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    Dunn: Wedding bells for Newport Beach councilmember, Cowboys fan
    • May 2, 2024

    Newport Beach Mayor Pro-Tem Joe Stapleton didn’t need to star in the television series “The Bachelor” to find his dream girl.

    Stapleton, a diehard Dallas Cowboys fan who grew up in Tucson and played youth football for many years on a Cowboys team, was enjoying dinner one night at The Pacific Club in Newport Beach, where he serves on the board of directors, when a cousin mentioned that she knew a former Dallas Cowboys cheerleader and that the two of them should meet.

    They did – and talked on the phone for three hours. What followed was a long-distance relationship, with Stapleton in Newport Beach and his fiancée, Julie Jacobs, in Dallas, where she lived for 17 years and still owns a house.

    The couple is planning to tie the knot Oct. 19 in Tuscany.

    Jacobs moved to Newport Beach and became the best promoter in Stapleton’s 2022 campaign for a City Council seat, thanks to her door-to-door treks, experience making public appearances and generating interest for an organization, important components for the Dallas Cowboys cheerleaders, who are grilled with training in media relations, etiquette, referees, game rules and regulations and a variety of public persona details.

    There’s no fraternizing with the players, but Jacobs admitted her favorite player “by far” was Jason Whitten, a former Dallas tight end.

    The cheerleaders do their own hair and makeup. They arrive at 6 a.m. for Sunday day games to practice all morning. Every cheerleader must either have a full-time job, be a full-time student or a full-time mother to qualify for the glamorous role of a Dallas Cowboys cheerleader, the No. 1 dance and cheerleading sports outfit in the world, according to sports lore. The Laker Girls Dance Team is ranked No. 2, Jacobs said.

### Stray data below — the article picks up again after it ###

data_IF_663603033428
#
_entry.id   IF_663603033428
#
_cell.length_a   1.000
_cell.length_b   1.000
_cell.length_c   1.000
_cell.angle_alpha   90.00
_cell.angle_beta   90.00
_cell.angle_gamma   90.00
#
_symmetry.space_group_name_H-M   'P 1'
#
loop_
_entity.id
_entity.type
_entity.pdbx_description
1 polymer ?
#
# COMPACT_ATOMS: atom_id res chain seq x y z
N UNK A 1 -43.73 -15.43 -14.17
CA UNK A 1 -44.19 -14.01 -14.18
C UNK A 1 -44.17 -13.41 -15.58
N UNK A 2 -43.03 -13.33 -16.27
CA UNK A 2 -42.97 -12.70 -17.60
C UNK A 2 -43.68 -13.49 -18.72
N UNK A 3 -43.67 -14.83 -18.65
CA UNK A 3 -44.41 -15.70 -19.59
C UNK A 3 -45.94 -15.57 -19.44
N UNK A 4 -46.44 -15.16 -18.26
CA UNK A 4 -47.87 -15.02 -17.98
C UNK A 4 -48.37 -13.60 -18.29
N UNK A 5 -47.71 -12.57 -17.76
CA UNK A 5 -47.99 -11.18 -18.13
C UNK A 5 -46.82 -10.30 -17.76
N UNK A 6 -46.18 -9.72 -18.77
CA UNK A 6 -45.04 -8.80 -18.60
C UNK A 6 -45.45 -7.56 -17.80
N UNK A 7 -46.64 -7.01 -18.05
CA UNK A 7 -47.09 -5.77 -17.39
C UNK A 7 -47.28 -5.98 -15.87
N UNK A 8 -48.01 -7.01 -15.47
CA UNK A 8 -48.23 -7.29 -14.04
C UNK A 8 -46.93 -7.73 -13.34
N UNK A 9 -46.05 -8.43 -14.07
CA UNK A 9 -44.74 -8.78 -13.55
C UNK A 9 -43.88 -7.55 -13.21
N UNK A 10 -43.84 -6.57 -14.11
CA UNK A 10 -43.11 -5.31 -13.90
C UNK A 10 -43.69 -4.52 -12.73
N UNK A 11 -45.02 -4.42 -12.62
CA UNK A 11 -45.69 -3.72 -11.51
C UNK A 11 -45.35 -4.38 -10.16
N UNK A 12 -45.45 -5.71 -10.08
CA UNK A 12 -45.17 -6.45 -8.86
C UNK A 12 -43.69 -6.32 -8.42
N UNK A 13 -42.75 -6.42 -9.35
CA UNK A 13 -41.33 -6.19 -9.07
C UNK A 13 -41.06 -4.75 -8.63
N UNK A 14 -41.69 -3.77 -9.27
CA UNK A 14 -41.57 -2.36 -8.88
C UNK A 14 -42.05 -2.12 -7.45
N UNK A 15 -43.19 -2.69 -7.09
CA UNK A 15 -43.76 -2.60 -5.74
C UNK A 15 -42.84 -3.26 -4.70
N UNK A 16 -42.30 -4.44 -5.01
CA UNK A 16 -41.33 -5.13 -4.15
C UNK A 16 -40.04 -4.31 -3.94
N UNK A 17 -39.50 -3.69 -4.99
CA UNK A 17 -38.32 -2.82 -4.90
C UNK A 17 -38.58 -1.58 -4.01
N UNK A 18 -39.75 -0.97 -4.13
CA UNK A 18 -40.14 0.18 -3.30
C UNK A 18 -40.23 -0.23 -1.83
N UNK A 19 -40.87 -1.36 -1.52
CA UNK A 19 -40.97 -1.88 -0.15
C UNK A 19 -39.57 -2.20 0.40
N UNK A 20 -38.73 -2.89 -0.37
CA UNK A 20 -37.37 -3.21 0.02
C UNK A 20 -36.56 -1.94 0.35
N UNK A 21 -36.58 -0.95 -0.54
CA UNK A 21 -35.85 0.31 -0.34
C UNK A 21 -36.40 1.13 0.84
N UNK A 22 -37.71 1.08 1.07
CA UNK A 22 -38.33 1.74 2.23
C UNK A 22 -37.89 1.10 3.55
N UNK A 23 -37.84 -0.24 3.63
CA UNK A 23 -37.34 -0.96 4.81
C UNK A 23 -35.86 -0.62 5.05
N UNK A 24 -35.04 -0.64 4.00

But the life of a professional dancer in the spotlight is challenging and competitive. Despite some serious knee injuries, Jacobs lasted four years as a Cowboys cheerleader. She dislocated her left knee three times after performing a “jump split” in cowboy boots, in which they land on the ground while doing the splits.

    Once, during a game, Jacobs put her knee back in place and continued with the routines. After, she was examined by a member of the medical team in the locker room to make sure she was healthy, and a cheerleading director quipped, “Iis that why you took an extra step,” she said.

    Jacobs was inspired to become a Cowboys cheerleader after watching the team play on Thanksgiving Day, a longtime tradition for the franchise. There were 1,000 girls trying out in the first round, only 35 would make the team.

    “My dad said, ‘Wow, so you went to college for this?’ But I told him, yeah, I honestly think I’m going to make it,” she said. “He was very proud of me and he’s been my biggest cheerleader.”

    What does it take to become a Dallas Cowboys cheerleader?

    “You really have to like to dance,” Jacobs said, and it’s not for the salary because first-year cheerleaders earn a whopping $50 a game, with an increase to $100 a game in your second year.

    Most of the cheerleaders have a short career span. By Jacobs’ fourth and final year, she was making $200 a game. Some cheerleaders move on to careers in the media, and a few worked in theater on Broadway in New York.

    “I still miss performing. I get jealous when I see them out there,” said Jacobs, whose Cowboys calling lasted from 2006 to 2010, from her first tryout to making the all-star team.

    Jacobs, now a Pilates instructor in the area, discussed her Cowboys career April 16 at the Oasis Senior Center in Corona del Mar, site of the public forum “Tackling Sports,” hosted by former NFL referee Laird Hayes and Stu News Newport Publisher Tom Johnson.

    Richard Dunn, a longtime sportswriter, writes the Dunn Deal column regularly for The Orange County Register’s weekly, The Coastal Current North.

    ​ Orange County Register